From the Worldwide Faith News archives www.wfn.org
Close Up: Simple living offers antidote to 'affluenza'
Mon, 2 Dec 2002 14:31:05 -0600
Dec. 2, 2002 News media contact: Tim Tanton7(615)742-54707Nashville, Tenn.
NOTE: "Close Up" is a regular UMNS feature that takes an in-depth look at
issues of the day. Photographs and two sidebars, UMNS stories #558 and #559,
Having, first, gained all you can, and secondly, saved all you can, then give
all you can. - John Wesley
A UMNS Report
By Julie K. Buzbee*
It's almost dinnertime, and the kitchen at the Wesches' house in Kansas City,
Mo., is a hub of activity. Laura Wesche is chopping vegetables and dropping
them into a bubbling pot of what will be chicken noodle soup.
"When we don't know what to have, we boil a chicken," she says, as husband
Gary nods in agreement.
Two of their three children, Brandon, 11, and Amanda, 5, pop in and out,
munching on freshly sliced bread. Nathan, 14, is playing football in an
Talk flows freely. Unlike many homes, you won't find a television set
blaring. In fact, you'll have a hard time finding the TV - there is only one
in the large home. And that lone TV is not connected to cable.
"Cable is a major temptation," Laura says. "It was a conscious decision never
to have it."
Family and church life are important to the Wesches, who belong to Central
United Methodist Church in Kansas City.
"If a family spends their money to have 500 channels on a TV set, then they
don't have to talk to each other at all," Laura says.
Statements like that, and a way of life that models good stewardship,
prompted their pastor, the Rev. Diane Nunnelee, to think of the Wesches when
asked to recommend a family living out the Gospel.
When a man in their church needed a place to stay, Nunnelee says, the Wesches
took him in. He remains a tenant in their home a year later.
People in the United States have the wrong perspective in more than one way
when it comes to material goods, Nunnelee says.
"We talk about how blessed we are. No, we're advantaged. Blessings from God
don't come in what we have materially," she says. "This society is so
seductive. For those who need it, who have to have it, it becomes addictive."
That addiction has a name, "affluenza," thanks to Vicki Robin, co-author with
Joe Dominguez of the book Your Money or Your Life.
Others, too, are addressing affluenza. The Public Broadcasting System has
made two documentaries on affluenza, defining it as "the bloated, sluggish
and unfulfilled feeling that results from efforts to keep up with the
Joneses; an epidemic of stress, overwork, waste and indebtedness caused by
dogged pursuit of the American Dream; an unsustainable addiction to economic
It's not just secular society that is guilty. Christians share in that guilt,
"We've lost the sense of what's enough," she says.
Her district superintendent, the Rev. Ken Lutgen of Heartland Central
District in the Missouri West Conference, agrees.
A former director of the United Methodist Committee on Relief, Lutgen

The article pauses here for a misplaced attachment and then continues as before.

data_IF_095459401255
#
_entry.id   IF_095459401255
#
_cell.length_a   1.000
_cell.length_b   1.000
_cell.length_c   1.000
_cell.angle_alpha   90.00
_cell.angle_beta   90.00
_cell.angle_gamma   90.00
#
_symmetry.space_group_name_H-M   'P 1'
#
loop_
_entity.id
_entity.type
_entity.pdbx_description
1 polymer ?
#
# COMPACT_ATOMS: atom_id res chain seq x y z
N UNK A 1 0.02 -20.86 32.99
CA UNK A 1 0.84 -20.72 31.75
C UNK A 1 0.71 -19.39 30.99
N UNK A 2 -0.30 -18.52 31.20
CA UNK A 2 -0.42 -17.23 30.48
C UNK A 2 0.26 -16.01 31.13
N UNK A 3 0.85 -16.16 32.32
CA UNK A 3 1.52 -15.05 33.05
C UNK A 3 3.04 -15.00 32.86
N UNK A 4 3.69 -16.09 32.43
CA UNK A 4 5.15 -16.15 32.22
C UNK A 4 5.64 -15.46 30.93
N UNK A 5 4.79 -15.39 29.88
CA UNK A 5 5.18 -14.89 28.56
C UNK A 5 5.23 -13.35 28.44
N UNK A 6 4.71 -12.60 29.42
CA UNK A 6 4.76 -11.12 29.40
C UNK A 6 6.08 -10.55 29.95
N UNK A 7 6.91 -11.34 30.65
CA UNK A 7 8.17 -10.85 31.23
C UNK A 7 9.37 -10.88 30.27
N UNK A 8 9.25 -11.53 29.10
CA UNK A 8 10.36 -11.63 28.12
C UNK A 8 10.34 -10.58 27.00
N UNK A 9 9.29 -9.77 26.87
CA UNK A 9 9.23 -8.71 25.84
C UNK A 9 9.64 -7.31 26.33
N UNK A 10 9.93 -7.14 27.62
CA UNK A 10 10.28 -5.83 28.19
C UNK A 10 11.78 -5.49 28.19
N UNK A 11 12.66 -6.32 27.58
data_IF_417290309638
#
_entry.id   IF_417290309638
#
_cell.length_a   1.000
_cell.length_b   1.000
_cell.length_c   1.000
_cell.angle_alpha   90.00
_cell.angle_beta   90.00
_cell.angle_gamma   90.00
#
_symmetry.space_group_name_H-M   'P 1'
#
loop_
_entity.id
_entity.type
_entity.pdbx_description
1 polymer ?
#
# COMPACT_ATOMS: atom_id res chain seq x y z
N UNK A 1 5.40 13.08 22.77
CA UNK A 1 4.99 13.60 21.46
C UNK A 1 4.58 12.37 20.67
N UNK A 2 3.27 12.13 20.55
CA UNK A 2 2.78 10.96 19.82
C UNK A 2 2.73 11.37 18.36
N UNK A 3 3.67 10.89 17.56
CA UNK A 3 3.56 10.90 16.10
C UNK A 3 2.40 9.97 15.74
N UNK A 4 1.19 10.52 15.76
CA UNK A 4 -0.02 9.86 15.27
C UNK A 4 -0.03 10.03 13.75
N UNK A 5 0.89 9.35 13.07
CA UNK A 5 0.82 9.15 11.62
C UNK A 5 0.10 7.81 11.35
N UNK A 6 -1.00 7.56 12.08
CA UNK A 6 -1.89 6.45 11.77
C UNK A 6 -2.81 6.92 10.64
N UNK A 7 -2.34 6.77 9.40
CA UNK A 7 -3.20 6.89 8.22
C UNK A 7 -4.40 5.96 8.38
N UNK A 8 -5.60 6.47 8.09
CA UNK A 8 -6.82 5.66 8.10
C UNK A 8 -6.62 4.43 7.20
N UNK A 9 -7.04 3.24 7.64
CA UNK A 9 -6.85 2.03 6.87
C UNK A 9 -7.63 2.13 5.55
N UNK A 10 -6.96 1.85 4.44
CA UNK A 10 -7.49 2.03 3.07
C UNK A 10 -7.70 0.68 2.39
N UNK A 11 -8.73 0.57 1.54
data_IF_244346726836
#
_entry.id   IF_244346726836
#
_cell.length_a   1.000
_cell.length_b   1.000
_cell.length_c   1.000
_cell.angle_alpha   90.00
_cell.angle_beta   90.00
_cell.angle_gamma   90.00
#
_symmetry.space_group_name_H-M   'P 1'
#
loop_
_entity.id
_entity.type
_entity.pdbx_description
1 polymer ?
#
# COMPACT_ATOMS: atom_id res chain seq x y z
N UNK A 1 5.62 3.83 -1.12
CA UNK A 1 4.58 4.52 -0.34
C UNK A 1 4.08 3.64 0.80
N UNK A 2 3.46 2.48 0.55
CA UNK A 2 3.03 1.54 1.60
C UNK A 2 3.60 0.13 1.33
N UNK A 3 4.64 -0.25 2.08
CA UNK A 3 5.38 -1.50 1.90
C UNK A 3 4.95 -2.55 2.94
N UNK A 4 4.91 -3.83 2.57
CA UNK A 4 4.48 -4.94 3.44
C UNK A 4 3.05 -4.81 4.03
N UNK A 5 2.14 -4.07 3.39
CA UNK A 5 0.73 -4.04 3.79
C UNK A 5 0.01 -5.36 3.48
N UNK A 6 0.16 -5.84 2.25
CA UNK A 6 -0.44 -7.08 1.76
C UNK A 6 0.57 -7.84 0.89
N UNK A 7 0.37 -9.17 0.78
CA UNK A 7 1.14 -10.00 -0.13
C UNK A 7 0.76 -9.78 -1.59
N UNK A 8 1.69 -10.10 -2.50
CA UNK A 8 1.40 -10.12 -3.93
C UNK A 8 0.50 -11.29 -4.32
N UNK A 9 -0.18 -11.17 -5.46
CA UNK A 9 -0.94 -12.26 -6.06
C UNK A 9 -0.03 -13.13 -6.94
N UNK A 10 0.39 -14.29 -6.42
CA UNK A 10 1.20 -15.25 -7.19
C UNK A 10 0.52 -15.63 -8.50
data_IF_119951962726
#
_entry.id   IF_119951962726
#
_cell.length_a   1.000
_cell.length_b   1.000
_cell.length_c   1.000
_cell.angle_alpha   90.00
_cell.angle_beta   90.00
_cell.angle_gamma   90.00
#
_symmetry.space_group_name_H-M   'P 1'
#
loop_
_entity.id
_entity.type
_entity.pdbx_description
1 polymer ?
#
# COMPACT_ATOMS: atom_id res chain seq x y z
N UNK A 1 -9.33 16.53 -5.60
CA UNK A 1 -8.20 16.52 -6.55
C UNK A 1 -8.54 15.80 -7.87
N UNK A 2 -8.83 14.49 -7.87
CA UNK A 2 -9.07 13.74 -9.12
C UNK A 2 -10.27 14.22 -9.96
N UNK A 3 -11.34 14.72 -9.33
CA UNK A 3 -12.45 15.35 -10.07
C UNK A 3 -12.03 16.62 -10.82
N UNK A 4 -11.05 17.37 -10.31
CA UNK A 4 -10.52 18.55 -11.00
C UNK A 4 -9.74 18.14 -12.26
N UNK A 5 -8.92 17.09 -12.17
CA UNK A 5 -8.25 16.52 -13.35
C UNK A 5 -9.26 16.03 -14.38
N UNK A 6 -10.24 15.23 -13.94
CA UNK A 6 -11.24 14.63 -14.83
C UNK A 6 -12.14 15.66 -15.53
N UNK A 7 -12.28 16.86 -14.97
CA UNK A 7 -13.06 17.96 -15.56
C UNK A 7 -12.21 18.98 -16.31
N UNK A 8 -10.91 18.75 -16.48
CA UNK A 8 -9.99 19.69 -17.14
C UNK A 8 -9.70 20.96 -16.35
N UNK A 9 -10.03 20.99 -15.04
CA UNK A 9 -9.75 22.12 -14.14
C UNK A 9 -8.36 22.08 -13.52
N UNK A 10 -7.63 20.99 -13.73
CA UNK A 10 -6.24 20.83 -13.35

preaches a global point of view.
"If you ask a typical Christian if they're rich," he says, their response
will be, "'Why no, at best we're middle class.' People look at the abundance
of resources of what we have rather than in the larger global context. We
really have a lot of resources that could make a difference in the world in
the lives of poor people and developing countries. The problem is we really
don't have a global vision," he says.
John Wesley, the founder of Methodism, did have a global vision and a heart
for the poor, says the Rev. Theodore Runyon, professor emeritus at United
Methodist-related Candler School of Theology in Atlanta.
Wesley's works offer a whole judgment on American culture, Runyon says. He
recommends three sermons in particular: "The Use of Money," "The Danger of
Riches" and "Causes of the Inefficacy of Christianity."
"The way we use that which is entrusted to us is a way in which we're
answerable to God," Runyon says.
Stewardship often is equated with money, and giving is important because
dollars allow the church to undertake vital missions, church leaders say.
Tithing alone can do great things, says the Rev. Tex Sample, professor
emeritus of Saint Paul School of Theology in Kansas City who now lives in
"If we could get people in the church to give 10 percent of their income,
that would be a revolutionary act," he says. "The giving in the United
Methodist Church is abominable." He adds that he and his wife, Peggy, give 12
percent of their income plus time and talent.
Nunnelee says she learned what tithing really means a few years ago, when her
mission work in South Africa brought her into contact with a woman named
Margaret. In their first encounter, Margaret - who was on crutches and living
in a shanty - asked forgiveness because she hadn't met her pledge to the
"When was the last time one of us asked to be forgiven?" the pastor asks.
"This was about a vow she'd made to God out of thanksgiving."
The Wesches give 10 percent of Laura's IBM salary to their church and use
other income to support other charities and arts organizations. But there's
more to stewardship, Laura says.
"We believe the instructions in Scripture to be more than giving of income,